Quotations About / On:
Celebrate your achievements with much fanfare; for there will be more than enough time to mourn your losses.
We should not repent to the loss of the past but we should paint our life with the colour of knowledge of God.
(Painting of life)
Like cellulite creams or hair-loss tonics, capital punishment is one of those panaceas that isn't. Only it costs a whole lot more.
(Anna Quindlen (b. 1952), U.S. journalist, columnist, author. The New York Times, sect. 1, p. 23 (November 19, 1994).)
The mark of a true politician is that he is never at a loss for words because he is always half-expecting to be asked to make a speech.
(Richard M. Nixon (b. 1913), U.S. Republican politician, president. "The Campaign of 1960," Six Crises (1962).)
The loss of liberty which must attend being a wife was of all things the most horrible to my imagination.
(Sarah Fielding (1710-1768), British novelist, and Jane Collier. Cylinda, in The Cry: A New Dramatic Fable, part 4, sc. 3 (1754).)
It is the style of idealism to console itself for the loss of something old with the ability to gape at something new.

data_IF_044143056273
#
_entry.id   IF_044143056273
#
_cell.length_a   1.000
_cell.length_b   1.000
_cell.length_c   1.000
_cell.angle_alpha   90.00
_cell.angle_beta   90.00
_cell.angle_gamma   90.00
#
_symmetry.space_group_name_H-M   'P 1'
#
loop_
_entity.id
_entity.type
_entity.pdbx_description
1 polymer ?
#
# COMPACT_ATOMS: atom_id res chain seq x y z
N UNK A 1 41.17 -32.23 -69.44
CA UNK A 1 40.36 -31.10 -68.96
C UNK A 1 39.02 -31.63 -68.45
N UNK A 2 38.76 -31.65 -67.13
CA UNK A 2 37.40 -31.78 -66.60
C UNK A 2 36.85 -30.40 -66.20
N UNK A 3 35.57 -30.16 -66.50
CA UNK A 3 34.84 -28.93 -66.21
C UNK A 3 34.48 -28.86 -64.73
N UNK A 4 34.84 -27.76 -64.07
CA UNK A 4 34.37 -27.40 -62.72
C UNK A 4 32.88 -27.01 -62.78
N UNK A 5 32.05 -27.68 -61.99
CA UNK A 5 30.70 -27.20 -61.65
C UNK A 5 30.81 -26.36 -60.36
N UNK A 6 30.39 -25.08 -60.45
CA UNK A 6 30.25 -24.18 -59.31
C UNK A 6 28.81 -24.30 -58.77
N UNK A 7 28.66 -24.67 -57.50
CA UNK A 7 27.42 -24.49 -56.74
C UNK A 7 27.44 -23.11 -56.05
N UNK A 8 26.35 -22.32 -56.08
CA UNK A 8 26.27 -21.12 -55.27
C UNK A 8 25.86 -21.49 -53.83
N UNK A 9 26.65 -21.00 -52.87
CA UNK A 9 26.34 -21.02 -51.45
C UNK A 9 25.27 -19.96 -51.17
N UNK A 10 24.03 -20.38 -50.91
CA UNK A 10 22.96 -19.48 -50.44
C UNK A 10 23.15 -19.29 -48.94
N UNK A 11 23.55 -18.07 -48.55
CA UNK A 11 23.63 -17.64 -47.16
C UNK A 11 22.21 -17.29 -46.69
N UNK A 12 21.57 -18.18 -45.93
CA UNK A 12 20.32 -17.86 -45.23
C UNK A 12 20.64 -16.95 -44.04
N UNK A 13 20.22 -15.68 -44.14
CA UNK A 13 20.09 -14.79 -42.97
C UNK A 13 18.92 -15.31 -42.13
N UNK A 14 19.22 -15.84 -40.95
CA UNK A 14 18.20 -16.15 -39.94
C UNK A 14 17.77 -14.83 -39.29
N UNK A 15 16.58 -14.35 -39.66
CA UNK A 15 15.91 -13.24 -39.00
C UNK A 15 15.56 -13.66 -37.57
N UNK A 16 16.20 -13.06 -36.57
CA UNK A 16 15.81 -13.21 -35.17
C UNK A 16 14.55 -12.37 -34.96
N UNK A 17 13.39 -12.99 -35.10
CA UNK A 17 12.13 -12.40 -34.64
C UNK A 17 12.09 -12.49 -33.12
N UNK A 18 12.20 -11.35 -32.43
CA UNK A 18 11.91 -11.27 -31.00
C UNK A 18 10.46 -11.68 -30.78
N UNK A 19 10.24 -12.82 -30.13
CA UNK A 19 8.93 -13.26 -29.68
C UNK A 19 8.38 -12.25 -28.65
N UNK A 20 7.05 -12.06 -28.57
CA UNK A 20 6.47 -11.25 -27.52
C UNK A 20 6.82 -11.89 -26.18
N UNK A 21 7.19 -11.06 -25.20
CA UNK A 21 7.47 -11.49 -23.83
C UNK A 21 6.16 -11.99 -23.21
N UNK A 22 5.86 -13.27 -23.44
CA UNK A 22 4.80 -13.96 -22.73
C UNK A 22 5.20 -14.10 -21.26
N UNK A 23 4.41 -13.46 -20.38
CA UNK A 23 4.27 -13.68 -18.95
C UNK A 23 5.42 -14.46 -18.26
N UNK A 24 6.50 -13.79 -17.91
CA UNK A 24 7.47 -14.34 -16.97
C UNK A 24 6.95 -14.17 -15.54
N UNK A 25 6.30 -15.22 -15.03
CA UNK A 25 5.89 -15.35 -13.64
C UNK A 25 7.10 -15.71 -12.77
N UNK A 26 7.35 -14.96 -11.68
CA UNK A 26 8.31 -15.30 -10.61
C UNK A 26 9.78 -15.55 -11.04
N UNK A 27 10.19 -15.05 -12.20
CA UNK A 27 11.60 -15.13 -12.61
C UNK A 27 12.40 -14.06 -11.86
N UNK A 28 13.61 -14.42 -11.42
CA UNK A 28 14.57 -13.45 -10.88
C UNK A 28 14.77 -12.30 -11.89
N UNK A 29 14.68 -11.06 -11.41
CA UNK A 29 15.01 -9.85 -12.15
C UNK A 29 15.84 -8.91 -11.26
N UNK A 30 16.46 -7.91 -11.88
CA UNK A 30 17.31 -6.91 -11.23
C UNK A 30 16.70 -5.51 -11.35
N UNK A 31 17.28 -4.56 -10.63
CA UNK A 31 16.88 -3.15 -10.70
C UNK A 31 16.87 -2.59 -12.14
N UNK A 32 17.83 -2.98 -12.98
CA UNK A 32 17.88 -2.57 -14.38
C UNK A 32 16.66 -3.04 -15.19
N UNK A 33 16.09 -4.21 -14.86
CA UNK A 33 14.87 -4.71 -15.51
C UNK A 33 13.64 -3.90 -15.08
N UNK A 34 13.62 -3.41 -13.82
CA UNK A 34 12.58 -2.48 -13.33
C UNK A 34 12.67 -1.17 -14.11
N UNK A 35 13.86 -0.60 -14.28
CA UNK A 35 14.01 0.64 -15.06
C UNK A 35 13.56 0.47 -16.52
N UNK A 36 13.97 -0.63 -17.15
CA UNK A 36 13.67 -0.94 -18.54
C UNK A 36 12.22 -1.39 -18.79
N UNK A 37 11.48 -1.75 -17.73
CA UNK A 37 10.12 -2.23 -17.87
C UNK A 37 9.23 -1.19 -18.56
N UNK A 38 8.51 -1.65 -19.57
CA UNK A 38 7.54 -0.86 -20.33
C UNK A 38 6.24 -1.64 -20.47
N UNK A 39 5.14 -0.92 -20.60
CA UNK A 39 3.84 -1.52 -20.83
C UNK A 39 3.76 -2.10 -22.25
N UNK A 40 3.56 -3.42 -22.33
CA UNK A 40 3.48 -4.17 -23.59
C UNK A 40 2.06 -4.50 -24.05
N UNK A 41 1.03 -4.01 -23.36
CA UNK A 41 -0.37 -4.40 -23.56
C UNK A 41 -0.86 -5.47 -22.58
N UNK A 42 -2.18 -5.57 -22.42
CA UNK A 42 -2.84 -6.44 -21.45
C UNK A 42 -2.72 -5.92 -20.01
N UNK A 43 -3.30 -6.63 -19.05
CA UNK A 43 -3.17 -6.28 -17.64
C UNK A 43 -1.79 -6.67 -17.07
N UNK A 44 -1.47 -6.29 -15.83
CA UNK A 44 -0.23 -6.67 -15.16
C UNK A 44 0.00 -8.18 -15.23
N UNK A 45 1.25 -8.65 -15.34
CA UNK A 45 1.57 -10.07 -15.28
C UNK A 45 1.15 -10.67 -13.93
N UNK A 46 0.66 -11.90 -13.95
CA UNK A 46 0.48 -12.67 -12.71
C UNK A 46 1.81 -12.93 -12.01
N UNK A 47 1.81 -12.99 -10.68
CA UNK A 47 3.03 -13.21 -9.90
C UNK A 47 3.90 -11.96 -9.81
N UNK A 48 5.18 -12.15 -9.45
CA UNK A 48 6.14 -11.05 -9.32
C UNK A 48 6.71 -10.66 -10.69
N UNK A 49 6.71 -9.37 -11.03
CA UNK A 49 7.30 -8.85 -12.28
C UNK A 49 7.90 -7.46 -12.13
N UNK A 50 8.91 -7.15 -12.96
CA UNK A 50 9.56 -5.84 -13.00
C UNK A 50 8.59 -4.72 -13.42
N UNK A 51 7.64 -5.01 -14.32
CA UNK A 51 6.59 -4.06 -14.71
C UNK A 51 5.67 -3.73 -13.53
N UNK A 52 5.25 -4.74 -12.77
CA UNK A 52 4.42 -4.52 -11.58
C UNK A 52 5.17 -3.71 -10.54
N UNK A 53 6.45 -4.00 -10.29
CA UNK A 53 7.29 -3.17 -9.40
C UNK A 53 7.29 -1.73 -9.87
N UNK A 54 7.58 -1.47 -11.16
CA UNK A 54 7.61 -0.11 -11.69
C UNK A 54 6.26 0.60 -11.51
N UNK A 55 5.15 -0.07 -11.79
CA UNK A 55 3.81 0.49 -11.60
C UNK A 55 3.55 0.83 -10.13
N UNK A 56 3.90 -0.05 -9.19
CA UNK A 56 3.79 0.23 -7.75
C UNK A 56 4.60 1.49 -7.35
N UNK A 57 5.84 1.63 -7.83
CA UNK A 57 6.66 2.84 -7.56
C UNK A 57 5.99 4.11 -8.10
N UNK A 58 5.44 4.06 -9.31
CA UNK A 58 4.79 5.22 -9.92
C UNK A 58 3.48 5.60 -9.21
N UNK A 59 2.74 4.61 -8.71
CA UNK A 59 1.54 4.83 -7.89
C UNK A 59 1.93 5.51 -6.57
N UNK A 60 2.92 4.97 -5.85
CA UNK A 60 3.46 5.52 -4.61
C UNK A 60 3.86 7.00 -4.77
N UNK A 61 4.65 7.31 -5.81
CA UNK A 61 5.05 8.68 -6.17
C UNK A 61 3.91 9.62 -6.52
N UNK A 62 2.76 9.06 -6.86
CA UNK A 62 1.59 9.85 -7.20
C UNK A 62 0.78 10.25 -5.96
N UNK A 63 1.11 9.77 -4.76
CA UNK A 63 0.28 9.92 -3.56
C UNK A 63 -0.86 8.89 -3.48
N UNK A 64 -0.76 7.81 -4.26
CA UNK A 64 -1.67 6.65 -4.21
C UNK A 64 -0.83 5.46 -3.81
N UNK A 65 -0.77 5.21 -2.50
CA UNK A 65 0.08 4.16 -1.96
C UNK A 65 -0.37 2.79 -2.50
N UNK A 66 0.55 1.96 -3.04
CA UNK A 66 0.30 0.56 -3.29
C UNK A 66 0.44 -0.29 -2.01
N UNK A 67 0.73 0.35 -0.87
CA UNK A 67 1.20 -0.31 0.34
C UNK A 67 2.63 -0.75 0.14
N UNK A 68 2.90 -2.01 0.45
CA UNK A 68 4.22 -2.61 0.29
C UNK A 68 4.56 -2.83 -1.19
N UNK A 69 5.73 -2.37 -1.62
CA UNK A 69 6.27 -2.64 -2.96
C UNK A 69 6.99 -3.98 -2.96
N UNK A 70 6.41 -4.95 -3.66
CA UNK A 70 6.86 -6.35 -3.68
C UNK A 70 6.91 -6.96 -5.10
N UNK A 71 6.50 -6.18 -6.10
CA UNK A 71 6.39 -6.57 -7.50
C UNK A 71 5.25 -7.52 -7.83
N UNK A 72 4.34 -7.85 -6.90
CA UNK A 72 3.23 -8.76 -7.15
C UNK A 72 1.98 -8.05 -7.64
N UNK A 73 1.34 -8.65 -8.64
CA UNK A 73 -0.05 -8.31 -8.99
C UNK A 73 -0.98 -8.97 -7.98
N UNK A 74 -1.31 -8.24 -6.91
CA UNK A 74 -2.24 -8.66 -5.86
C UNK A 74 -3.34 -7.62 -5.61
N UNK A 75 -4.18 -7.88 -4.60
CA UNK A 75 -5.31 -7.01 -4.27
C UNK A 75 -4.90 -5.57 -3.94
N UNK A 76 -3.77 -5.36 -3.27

(Karl Kraus (1874-1936), Austrian satirist. repr. In In These Great Times: A Karl Kraus Reader, ed. Harry Zohn (1976). "The Discovery of the North Pole," no. 287, Die Fackel (Vienna, Sept. 1909).)
If it were not for the company of fools, a witty man would often be greatly at a loss.
(François, Duc De La Rochefoucauld (1613-1680), French writer, moralist. Sentences et Maximes Morales, no. 140 (1678).)
Women who have had no lovers, or having had one, two or three, have not found a husband, have perhaps rather had a miss than a loss, as men go.
(Samuel Richardson (1689-1761), British novelist. First edition, London (1753-1754). Harriet Byron, in Sir Charles Grandison, vol. 2, letter 2, Oxford University Press (1972, repr. 1986).)
There will be but few people who, when at a loss for topics of conversation, will not reveal the more secret affairs of their friends.
(Friedrich Nietzsche (1844-1900), German philosopher, classical scholar, critic of culture. Friedrich Nietzsche, Sämtliche Werke: Kritische Studienausgabe, vol. 2, pp. 245-246, eds. Giorgio Colli and Mazzino Montinari, Berlin, de Gruyter (1980); Human, All-Too- Human, p. 178, trans. by Marion Faber and Stephen Lehmann, Lincoln, Nebraska, University of Nebraska Press (1984). Human, All-Too-Human, "Man in Society," aphorism 327, "A Friend's Secret," (1878).)
When a man laughs at his troubles he loses a good many friends. They never forgive the loss of their prerogative.
(H.L. (Henry Lewis) Mencken (1880-1956), U.S. journalist, critic. The Vintage Mencken, ch. 47, p. 231, ed. Alistair Cooke, Vintage (1956).)